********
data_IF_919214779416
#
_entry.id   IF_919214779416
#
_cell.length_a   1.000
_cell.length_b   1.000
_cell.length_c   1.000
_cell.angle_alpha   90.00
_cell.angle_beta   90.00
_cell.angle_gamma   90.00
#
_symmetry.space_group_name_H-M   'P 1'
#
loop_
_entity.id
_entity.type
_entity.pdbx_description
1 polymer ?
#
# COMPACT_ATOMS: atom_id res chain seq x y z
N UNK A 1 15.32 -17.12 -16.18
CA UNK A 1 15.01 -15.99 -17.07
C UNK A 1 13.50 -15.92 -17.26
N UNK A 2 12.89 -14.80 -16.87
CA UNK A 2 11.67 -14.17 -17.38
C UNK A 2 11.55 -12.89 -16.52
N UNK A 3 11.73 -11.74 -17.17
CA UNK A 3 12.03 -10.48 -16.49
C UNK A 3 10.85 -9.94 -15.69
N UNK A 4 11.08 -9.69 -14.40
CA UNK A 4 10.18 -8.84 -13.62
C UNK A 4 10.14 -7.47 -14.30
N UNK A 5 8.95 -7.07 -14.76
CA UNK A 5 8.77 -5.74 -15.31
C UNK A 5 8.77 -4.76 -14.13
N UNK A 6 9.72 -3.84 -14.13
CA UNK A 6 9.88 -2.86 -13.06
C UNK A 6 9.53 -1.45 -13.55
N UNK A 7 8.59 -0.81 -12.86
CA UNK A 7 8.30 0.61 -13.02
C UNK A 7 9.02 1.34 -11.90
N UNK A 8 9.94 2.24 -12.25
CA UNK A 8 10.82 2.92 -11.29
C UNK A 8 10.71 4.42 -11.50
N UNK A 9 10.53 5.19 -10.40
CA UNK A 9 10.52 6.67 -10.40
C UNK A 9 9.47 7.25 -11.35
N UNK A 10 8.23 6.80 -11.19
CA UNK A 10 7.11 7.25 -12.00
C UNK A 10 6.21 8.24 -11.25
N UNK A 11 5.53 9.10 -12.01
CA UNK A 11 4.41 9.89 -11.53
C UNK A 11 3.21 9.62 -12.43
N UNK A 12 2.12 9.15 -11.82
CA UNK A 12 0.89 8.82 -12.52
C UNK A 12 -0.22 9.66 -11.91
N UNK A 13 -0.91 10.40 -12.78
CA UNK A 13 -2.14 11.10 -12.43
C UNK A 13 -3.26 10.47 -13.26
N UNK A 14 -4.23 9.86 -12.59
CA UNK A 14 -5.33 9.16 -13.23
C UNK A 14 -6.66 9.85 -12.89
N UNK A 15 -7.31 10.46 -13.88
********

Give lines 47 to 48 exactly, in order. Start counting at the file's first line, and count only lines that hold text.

C UNK A 9 9.47 7.25 -11.35
N UNK A 10 8.23 6.80 -11.19